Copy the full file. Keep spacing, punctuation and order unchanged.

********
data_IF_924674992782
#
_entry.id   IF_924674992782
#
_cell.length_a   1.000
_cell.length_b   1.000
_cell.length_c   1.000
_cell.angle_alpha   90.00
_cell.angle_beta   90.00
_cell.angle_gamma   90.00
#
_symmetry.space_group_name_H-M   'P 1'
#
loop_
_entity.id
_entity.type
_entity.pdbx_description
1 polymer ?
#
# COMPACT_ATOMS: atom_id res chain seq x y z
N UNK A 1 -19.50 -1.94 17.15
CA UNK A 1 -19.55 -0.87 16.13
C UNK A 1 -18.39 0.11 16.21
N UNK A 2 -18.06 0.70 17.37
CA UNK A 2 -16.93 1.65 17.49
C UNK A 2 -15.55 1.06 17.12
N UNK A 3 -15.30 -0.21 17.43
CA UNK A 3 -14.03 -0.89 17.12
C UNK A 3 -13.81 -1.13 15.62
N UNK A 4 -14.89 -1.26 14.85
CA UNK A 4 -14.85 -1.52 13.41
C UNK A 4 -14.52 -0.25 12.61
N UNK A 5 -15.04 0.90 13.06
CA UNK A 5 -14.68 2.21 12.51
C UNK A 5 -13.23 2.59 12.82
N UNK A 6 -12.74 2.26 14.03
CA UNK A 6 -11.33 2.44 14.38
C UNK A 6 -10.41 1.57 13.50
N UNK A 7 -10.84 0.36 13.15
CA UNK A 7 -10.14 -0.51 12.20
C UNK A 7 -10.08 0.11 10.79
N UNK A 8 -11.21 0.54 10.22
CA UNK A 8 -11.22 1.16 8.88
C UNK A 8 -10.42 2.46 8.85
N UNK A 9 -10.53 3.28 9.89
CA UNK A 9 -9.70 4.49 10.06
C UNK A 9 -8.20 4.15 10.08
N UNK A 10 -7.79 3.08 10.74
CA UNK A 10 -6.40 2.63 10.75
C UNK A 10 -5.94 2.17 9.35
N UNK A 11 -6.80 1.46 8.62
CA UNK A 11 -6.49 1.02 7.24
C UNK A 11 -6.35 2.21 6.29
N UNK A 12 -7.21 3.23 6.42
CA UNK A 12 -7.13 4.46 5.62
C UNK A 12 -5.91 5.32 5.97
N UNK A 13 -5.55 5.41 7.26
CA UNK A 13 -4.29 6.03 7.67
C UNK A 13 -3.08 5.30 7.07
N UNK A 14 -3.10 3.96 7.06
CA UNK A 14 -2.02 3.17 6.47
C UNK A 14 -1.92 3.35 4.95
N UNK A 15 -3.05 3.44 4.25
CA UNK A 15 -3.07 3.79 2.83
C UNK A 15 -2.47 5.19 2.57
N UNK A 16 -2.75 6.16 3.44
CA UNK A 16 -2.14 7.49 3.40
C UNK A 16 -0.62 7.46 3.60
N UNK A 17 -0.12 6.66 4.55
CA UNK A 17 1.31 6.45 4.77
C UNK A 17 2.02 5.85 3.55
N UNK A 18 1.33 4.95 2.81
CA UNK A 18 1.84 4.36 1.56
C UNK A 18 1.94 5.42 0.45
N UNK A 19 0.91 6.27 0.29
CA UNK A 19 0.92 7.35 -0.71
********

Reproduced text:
data_IF_924674992782
#
_entry.id   IF_924674992782
#
_cell.length_a   1.000
_cell.length_b   1.000
_cell.length_c   1.000
_cell.angle_alpha   90.00
_cell.angle_beta   90.00
_cell.angle_gamma   90.00
#
_symmetry.space_group_name_H-M   'P 1'
#
loop_
_entity.id
_entity.type
_entity.pdbx_description
1 polymer ?
#
# COMPACT_ATOMS: atom_id res chain seq x y z
N UNK A 1 -19.50 -1.94 17.15
CA UNK A 1 -19.55 -0.87 16.13
C UNK A 1 -18.39 0.11 16.21
N UNK A 2 -18.06 0.70 17.37
CA UNK A 2 -16.93 1.65 17.49
C UNK A 2 -15.55 1.06 17.12
N UNK A 3 -15.30 -0.21 17.43
CA UNK A 3 -14.03 -0.89 17.12
C UNK A 3 -13.81 -1.13 15.62
N UNK A 4 -14.89 -1.26 14.85
CA UNK A 4 -14.85 -1.52 13.41
C UNK A 4 -14.52 -0.25 12.61
N UNK A 5 -15.04 0.90 13.06
CA UNK A 5 -14.68 2.21 12.51
C UNK A 5 -13.23 2.59 12.82
N UNK A 6 -12.74 2.26 14.03
CA UNK A 6 -11.33 2.44 14.38
C UNK A 6 -10.41 1.57 13.50
N UNK A 7 -10.84 0.36 13.15
CA UNK A 7 -10.14 -0.51 12.20
C UNK A 7 -10.08 0.11 10.79
N UNK A 8 -11.21 0.54 10.22
CA UNK A 8 -11.22 1.16 8.88
C UNK A 8 -10.42 2.46 8.85
N UNK A 9 -10.53 3.28 9.89
CA UNK A 9 -9.70 4.49 10.06
C UNK A 9 -8.20 4.15 10.08
N UNK A 10 -7.79 3.08 10.74
CA UNK A 10 -6.40 2.63 10.75
C UNK A 10 -5.94 2.17 9.35
N UNK A 11 -6.80 1.46 8.62
CA UNK A 11 -6.49 1.02 7.24
C UNK A 11 -6.35 2.21 6.29
N UNK A 12 -7.21 3.23 6.42
CA UNK A 12 -7.13 4.46 5.62
C UNK A 12 -5.91 5.32 5.97
N UNK A 13 -5.55 5.41 7.26
CA UNK A 13 -4.29 6.03 7.67
C UNK A 13 -3.08 5.30 7.07
N UNK A 14 -3.10 3.96 7.06
CA UNK A 14 -2.02 3.17 6.47
C UNK A 14 -1.92 3.35 4.95
N UNK A 15 -3.05 3.44 4.25
CA UNK A 15 -3.07 3.79 2.83
C UNK A 15 -2.47 5.19 2.57
N UNK A 16 -2.75 6.16 3.44
CA UNK A 16 -2.14 7.49 3.40
C UNK A 16 -0.62 7.46 3.60
N UNK A 17 -0.12 6.66 4.55
CA UNK A 17 1.31 6.45 4.77
C UNK A 17 2.02 5.85 3.55
N UNK A 18 1.33 4.95 2.81
CA UNK A 18 1.84 4.36 1.56
C UNK A 18 1.94 5.42 0.45
N UNK A 19 0.91 6.27 0.29
CA UNK A 19 0.92 7.35 -0.71